How Stress Impacts Your Sleep

Stress

Many of us deal with stress every day in one form or another. However, extreme stress over a long period of time can have significant impacts on your health and may even place additional stress on those around you. If you or a loved one suffers from repeated stress, now is a great time to learn about the impact it can have on your sleep and health. April is National Stress Awareness Month, so tune in as we cover the topics of stress and sleep apnea.

What is stress?

You’ve likely felt stress in many forms throughout your lifetime. Whether it’s waiting to see if you’ll get chosen first on the elementary kickball team, worrying about making your house payment or taking care of an aging parent, you’ve likely already experienced a form of stress at every level. When you are in moments of stress, a small part of your brain called the hypothalamus controls your hormones. When stressed, your brain goes into action, producing these hormones to signal the fight or flight reactions to your body.

The “Good” Stress

You may be surprised to learn, but there are some forms of good stress.1 Imagine the last time you went in for a job interview. How did you feel? It has been said that it is a bad sign to not be nervous or experience any form of stress. It can give you a sense of motivation and purpose. Psychologists refer to this as eustress. In some studies, it has been shown to even lessen signs of fatigue.2   

You can experience good stress from a rollercoaster or any thrilling activity that makes your heart start pounding. However, too much stress can eventually lead to chronic or acute stress. Like most other things in life, everything should be done in moderation. You may find yourself sleeping better after experiencing moderate forms of good stress.

How It Impacts Health

The main issue with stress is that when it becomes prolonged, it can become chronic and cause degradation to one’s health. Not only can stress cause you to engage in poor lifestyle choices, but it can cause a variety of issues. Because of the flight or fight response caused by stress, your body is in a constant state of alert. The body is not meant to remain in this state for long and it can become out of balance, without really knowing what a true normal state is. Some of these symptoms include headaches, high blood pressure, sexual dysfunction and problems sleeping. It can also impact your emotional health by causing depression and anxiety. In some cases, stress will exacerbate or cause diseases that you already have3. These are:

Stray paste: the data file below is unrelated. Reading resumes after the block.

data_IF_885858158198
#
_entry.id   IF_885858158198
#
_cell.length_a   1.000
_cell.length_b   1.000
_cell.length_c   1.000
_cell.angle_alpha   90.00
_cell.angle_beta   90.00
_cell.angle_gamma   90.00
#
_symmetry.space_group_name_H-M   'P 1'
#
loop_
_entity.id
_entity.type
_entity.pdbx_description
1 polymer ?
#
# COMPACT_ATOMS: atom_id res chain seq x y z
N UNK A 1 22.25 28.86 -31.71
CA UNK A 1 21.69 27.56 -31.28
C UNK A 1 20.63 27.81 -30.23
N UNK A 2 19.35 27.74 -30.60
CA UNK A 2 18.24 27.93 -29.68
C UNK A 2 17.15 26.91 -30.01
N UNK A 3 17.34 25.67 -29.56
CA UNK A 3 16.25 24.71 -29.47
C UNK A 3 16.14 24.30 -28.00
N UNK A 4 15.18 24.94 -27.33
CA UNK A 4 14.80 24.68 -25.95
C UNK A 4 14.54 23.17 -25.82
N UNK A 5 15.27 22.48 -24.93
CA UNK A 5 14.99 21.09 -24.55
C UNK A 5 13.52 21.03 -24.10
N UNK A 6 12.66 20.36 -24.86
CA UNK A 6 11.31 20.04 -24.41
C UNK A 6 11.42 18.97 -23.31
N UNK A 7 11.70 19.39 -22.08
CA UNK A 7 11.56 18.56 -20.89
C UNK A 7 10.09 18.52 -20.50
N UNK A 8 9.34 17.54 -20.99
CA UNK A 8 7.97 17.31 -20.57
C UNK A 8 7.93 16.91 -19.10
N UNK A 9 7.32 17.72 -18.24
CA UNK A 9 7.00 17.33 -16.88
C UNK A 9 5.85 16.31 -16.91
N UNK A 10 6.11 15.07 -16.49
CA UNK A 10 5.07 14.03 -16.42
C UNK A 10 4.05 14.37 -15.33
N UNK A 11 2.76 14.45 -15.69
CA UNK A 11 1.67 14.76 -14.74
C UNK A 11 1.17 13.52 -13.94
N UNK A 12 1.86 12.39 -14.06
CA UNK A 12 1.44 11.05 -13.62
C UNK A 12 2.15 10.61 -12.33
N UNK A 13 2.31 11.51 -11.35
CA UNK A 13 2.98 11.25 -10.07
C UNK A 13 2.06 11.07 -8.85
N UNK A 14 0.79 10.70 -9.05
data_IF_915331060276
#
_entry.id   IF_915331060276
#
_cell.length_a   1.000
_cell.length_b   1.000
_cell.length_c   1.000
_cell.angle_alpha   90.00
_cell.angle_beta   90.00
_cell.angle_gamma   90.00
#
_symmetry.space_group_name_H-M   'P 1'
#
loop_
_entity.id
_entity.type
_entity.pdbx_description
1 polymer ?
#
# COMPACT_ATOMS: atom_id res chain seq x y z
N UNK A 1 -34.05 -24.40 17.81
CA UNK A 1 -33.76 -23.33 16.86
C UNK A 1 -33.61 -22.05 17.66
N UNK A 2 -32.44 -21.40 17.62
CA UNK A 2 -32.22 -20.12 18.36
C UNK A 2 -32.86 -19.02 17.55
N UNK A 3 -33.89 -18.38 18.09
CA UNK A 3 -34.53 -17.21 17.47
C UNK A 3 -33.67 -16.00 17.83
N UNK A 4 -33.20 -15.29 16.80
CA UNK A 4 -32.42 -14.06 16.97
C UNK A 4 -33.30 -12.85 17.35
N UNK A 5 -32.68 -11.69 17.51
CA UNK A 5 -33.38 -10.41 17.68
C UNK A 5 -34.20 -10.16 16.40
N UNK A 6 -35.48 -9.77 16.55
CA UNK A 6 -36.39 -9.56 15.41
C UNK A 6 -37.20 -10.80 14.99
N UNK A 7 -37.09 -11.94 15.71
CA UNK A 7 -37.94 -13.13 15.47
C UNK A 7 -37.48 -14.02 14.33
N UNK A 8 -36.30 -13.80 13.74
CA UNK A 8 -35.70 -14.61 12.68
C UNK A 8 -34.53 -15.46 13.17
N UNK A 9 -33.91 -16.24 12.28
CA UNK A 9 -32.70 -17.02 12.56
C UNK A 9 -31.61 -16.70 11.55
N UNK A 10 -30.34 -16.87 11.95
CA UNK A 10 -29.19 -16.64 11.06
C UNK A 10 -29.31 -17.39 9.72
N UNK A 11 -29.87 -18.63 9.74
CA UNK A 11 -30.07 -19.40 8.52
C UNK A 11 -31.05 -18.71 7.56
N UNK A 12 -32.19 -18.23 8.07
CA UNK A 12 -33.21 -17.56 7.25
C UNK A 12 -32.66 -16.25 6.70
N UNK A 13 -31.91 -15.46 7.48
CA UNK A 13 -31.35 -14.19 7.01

• Heart Disease: Stress damages the arteries in conjunction with high blood pressure. Over time this can contribute to high blood pressure.
  • Gastrointestinal Issues Stress can worsen irritable bowel syndrome and heartburn. Stress can double the amount of stomach acid.
  • Fertility Problems: There has been some research to support that a decrease in stress increases pregnancy rates for couples struggling with infertility.
  • Lung Troubles: Think about the last time you experienced a high level of stress. Was it hard to breathe? This is because stress causes the lungs to tense, making breathing difficult. This is already a challenge for those dealing with OSA.

Sleep & Stress

When you have high levels of stress, it can make sleep a challenge. Think about your last sleepless night and the cause. It was likely due to some form of stress. If you suffer from obstructive sleep apnea, this can make dealing with it even more difficult. The degree to which one experiences stress impacts our ability to fall and stay asleep and this is true with any age group.

There hasn’t been a study directly linking OSA and stress, but they are certainly related. If you are undergoing CPAP therapy, it is recommended to eliminate stressors in your life as much as possible. Although, many often find that once they have their OSA under control, they are less stressed and find themselves more capable to handle the challenges that come to them. If you find yourself constantly struggling with stress, you may want to consider getting tested for a sleep disorder.

How Much Sleep Is Needed

In the same way that stress can impact the body, not getting a proper amount of sleep can also negatively impact your health. Sleep helps to repair the stress caused by your body every day.

A 2015 study on neurology and sleep states,

Each phase of the sleep cycle restores and rejuvenates the brain for optimal function. When sleep is deprived, the active process of the lymphatic system does not have time to perform that function, so toxins can build up, and the effects will become apparent in cognitive abilities, behavior, and judgment.”

This is why getting a proper amount of sleep is so important at all ages. On average, children ages 6-13 need 9 to 11 hours of sleep. Teenagers need 8-10 hours of sleep, whereas adults and older adults need at least 7 hours each night. If you have an untreated sleep disorder and stress, it’s likely you are not getting enough sleep.

Sleep is something we all need to survive and knowing what impacts it is important to your health. Reach out to us for any of your sleep questions today!

Schneiderman N, Ironson G, Siegel SD. Stress and health: Psychological, behavioral, and biological determinants. Annual Review of Clinical Psychology. 2005; 1: 607–628. 10.1146/annurev.clinpsy.1.102803.144141

Appl Psychol Health Well Being. 2015 Nov; 7(3):293-315. doi: 10.1111/aphw.12049. Epub 2015 Jul 30.

Comments

  1. Sharron Roe Reply

    I have woken up two nights running with the sensation that I am stood watching myself.. I do actually wake up and sit up in a state of shock, rather than dreaming of watching myself sleep..

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